This week a team from the University of Graubünden in Switzerland announced that they have calculated the decimal digits of the number to a record 62.8 trillion places. The calculation took 108 days and 9 hours, making it over three times faster than the calculation that gave us the last record, which had calculated the digits of to a mere 50 trillion places.

Here are the first few digits of the number π.

The number is what you get when you divide a circle's circumference by its diameter and is the same for any circle, no matter how big or small. The number is *irrational*, which means it can't be written as a fraction. It also means that its decimal expansion is infinitely long and doesn't end in repeating blocks. It would be impossible to write down the entire decimal expansion of (you'd need an infinite amount of time and an infinite piece of paper). All we can ever hope to do is calculate a finite piece of it, giving us an approximation of — the more decimal places, the more accurate the approximation.

Because lies at the heart of any technology involving rotation or waves, it has many uses outside of maths. You need it to construct rotating parts in jet engines, for example, or the rings used in medical imaging devices like CAT or MRI scanners, and for frequency calculations for mobile phone and GPS devices (find out more in this article).

Many of these uses of the number require you to know its value to a high degree of accuracy, but that's not the reason why the Swiss team, and most other record hunters out there, go to the effort they do. The latest record was achieved by a team from the Centre for Data Analytics, Visualization and Simulation (DAViS) at Graubünden, who wanted to test and show off their computing expertise. "Our attempt at the record had several aims," said Heiko Rölke, Head of DAViS. "In the course of the preparation and execution of the calculations we built up a lot of know-how and optimised our processes. This is particularly useful for our research groups with whom we are working on computing intensive projects in data analysis and simulation."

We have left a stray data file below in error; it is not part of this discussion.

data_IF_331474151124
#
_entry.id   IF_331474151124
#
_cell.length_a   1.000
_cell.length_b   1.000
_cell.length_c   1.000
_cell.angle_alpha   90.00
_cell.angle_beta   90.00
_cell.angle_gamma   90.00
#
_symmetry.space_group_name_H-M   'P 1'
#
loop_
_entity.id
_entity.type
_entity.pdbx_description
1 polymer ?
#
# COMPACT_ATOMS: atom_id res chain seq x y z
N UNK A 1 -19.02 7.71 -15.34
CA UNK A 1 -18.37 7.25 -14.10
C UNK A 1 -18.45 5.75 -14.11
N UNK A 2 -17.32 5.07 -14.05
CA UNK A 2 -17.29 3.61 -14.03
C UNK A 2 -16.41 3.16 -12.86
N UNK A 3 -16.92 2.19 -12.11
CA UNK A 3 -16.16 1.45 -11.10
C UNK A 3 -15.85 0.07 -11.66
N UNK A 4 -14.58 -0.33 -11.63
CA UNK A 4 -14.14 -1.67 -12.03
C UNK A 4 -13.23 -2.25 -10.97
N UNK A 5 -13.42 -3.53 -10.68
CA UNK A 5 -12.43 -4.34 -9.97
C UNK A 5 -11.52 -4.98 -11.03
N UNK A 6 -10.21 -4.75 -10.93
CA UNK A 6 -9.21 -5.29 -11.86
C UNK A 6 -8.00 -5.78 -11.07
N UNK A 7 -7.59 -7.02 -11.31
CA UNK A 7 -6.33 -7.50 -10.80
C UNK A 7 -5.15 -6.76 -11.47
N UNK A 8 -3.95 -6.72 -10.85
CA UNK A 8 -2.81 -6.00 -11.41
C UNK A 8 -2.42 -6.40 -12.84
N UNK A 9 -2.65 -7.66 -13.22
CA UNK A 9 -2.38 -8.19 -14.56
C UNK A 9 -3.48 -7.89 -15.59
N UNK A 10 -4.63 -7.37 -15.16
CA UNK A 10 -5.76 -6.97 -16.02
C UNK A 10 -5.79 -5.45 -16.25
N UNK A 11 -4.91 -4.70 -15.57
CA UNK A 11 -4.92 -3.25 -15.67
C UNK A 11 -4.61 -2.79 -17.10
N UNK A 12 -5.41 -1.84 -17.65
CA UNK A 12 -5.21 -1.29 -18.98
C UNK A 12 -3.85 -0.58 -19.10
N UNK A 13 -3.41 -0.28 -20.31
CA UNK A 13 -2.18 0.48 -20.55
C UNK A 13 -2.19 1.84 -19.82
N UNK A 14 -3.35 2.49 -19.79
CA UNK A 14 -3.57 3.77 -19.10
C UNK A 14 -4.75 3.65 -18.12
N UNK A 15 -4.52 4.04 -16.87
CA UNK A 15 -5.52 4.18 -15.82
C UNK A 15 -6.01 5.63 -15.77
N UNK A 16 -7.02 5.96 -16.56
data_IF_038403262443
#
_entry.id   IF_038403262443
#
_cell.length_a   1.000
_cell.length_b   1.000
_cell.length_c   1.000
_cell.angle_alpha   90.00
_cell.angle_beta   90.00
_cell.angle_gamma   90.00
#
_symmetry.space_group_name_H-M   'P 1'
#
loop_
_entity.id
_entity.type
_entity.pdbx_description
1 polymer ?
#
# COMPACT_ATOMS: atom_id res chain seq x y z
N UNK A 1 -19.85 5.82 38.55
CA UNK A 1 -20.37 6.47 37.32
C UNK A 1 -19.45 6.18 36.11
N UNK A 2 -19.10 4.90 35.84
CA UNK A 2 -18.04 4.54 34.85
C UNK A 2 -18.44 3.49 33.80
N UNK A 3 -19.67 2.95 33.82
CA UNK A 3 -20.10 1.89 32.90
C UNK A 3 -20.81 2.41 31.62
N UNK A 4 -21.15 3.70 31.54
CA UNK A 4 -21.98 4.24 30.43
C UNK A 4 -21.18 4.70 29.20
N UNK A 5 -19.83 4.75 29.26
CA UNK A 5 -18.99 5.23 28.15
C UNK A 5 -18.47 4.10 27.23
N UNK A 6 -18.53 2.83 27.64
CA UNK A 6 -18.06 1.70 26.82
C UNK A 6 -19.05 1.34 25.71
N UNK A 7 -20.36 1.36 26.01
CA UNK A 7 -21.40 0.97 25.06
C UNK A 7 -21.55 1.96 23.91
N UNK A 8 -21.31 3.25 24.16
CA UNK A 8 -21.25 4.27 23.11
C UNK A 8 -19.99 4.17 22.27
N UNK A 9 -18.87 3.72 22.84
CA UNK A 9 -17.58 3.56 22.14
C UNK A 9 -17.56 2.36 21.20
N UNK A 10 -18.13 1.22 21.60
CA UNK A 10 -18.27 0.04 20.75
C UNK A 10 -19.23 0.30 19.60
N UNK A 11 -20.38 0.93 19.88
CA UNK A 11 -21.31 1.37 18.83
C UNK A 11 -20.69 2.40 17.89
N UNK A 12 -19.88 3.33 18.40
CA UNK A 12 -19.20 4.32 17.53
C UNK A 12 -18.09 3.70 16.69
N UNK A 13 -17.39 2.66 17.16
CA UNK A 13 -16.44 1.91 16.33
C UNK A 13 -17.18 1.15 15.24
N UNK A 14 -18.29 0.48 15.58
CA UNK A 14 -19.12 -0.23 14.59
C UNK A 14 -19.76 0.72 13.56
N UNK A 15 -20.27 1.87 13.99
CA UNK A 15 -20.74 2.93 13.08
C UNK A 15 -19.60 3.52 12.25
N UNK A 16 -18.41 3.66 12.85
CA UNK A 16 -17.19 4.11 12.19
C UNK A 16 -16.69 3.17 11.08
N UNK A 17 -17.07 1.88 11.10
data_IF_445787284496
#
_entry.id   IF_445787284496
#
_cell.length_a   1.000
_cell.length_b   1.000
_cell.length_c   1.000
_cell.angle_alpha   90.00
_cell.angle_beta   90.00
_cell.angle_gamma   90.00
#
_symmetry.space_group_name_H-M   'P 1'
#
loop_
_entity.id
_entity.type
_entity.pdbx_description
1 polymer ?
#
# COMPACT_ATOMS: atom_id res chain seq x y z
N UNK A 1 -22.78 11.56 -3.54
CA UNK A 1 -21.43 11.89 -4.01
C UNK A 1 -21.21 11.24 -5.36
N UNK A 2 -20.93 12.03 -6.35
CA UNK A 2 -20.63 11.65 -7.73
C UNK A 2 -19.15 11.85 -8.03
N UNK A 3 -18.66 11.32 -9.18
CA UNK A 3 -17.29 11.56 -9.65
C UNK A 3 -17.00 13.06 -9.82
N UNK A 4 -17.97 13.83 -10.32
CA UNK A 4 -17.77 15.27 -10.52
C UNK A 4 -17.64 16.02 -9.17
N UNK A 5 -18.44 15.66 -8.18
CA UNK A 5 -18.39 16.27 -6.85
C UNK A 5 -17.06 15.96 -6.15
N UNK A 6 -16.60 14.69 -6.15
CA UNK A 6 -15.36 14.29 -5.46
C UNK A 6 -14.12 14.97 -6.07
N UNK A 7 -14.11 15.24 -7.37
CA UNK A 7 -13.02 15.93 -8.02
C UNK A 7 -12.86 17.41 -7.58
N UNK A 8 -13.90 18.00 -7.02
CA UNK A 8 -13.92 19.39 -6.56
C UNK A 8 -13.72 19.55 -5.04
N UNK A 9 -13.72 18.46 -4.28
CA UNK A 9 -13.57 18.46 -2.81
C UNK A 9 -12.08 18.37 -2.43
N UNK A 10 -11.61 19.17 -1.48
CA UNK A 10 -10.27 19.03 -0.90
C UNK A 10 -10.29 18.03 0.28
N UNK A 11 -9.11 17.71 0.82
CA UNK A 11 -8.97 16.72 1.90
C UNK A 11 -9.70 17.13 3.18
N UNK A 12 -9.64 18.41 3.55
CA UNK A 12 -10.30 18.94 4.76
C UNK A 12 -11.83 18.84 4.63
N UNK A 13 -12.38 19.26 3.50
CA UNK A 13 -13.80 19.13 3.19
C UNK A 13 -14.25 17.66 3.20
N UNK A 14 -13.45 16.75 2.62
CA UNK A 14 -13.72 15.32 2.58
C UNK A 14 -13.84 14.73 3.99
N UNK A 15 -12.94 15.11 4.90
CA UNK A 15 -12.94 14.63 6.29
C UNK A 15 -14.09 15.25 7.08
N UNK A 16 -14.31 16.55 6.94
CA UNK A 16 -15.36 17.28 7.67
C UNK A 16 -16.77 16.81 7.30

Computers can perform the calculations a lot faster than any human could ever hope to, but at the heart of those calculations lie mathematical formulas you could, in theory at least, work out with pencil and paper. There are various mathematical algorithms that allow you to calculate the value of to any degree of accuracy if only you execute sufficiently many steps of the algorithm.

A relatively simple one comes from the infinitely long sum

(1) |

The more terms in this sum you add (or subtract), the closer the result to the value of . In fact, by adding sufficiently many terms you can get as close as you like to the value of . You then only need to multiply your result by to get an approximation of .

The problem with using our expression (1) is that you need to include a large number of terms to get a decent degree of accuracy. If you include 100 terms and multiply the result by , you get . This is fairly close to but it’s not a particularly accurate estimate given the effort involved in adding up 100 terms.

The DAViS team used an algorithm based on a more complex looking sum, which was published in 1988 by the Chudnovsky brothers. The sum is written as

The symbol tells us that we are dealing with a sum in which each term has the form that comes after the symbol. The at the bottom of the means that for the first term in the sum you substitute in the expression after , for the second term in the sum you substitute in the expression after , for the third term in the sum you substitute in the expression after , and so on. The infinity sign on top of the symbol means that you keep substituting values of forever, all the way up to infinity.

For any , the expression stands for

The more terms of this sum you add up, the closer the result to You now only need to divide by your result to get an approximation for .

The Chudnovsky algorithm is the most efficient method that is know for calculating the decimal places of .

For more on how to approximate using infinite sums, see our article *How to add up quickly* by Chris Budd.

For the record, the last ten digits in the known part of the decimal expansion of are . Congratulations to the DAViS team!